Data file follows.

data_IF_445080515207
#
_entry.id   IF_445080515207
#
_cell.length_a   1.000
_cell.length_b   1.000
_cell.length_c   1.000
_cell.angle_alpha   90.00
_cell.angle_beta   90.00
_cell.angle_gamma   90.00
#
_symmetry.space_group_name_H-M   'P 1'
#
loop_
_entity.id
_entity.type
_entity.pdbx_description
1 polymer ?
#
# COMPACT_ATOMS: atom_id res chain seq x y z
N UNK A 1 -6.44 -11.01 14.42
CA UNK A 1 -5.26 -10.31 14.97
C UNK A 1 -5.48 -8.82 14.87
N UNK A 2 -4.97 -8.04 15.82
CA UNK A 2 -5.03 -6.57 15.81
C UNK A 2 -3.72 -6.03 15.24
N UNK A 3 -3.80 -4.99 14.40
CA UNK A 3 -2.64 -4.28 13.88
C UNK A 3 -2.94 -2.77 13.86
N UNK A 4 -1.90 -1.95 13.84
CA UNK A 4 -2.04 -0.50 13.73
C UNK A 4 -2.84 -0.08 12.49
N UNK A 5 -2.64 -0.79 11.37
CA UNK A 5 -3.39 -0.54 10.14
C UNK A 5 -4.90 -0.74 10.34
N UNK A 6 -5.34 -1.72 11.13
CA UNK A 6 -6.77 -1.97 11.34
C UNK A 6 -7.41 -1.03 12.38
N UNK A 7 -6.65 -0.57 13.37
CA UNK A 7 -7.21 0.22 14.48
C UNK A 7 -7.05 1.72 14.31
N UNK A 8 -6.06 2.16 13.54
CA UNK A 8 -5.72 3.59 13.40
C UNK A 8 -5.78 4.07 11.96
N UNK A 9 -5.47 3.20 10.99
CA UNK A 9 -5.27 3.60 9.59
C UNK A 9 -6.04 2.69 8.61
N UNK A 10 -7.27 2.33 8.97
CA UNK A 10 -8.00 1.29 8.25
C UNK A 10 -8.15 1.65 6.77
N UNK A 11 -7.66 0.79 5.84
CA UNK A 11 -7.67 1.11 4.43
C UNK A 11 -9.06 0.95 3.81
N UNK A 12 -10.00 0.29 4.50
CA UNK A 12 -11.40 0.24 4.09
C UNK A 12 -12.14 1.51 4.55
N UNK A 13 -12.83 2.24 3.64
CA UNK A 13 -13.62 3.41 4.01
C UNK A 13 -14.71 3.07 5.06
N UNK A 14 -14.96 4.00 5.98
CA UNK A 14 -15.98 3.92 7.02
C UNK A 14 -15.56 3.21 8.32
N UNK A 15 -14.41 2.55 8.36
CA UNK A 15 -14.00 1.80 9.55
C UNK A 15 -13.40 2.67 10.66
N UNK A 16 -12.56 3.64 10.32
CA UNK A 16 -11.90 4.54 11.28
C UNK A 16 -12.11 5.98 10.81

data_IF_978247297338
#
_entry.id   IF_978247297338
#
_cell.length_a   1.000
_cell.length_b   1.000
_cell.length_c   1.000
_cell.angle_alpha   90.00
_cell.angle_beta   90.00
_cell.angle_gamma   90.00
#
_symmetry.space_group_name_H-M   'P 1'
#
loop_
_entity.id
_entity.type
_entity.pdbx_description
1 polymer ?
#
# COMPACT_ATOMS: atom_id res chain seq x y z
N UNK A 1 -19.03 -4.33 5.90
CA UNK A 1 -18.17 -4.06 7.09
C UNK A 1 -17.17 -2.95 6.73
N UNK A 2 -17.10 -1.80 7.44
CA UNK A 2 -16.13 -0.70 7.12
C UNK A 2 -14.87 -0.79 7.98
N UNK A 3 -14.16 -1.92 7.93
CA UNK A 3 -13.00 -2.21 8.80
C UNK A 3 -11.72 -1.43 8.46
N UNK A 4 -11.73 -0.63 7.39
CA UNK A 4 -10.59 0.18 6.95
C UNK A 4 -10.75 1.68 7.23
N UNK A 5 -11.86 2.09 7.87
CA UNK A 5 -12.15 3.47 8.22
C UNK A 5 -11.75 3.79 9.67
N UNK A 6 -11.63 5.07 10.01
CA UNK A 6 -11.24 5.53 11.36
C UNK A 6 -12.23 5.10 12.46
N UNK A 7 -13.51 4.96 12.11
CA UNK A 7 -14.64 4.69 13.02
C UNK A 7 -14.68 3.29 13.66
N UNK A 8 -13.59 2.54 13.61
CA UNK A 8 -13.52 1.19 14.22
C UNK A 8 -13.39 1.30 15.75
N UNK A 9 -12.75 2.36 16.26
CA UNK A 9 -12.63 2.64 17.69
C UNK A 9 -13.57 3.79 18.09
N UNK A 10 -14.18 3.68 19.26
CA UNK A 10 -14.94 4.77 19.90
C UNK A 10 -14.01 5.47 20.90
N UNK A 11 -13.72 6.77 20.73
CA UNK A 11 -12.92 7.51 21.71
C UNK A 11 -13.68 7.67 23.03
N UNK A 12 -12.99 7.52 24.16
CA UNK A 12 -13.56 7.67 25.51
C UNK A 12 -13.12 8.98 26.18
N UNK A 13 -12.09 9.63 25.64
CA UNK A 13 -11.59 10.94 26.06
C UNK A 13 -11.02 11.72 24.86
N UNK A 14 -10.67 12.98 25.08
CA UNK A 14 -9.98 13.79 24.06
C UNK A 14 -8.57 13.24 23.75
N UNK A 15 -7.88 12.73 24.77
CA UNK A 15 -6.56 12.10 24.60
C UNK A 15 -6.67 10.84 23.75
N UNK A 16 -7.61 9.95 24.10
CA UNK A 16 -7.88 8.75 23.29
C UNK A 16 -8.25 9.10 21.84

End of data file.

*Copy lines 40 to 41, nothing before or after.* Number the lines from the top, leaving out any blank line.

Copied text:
CA UNK A 7 -7.21 0.22 14.48
C UNK A 7 -7.05 1.72 14.31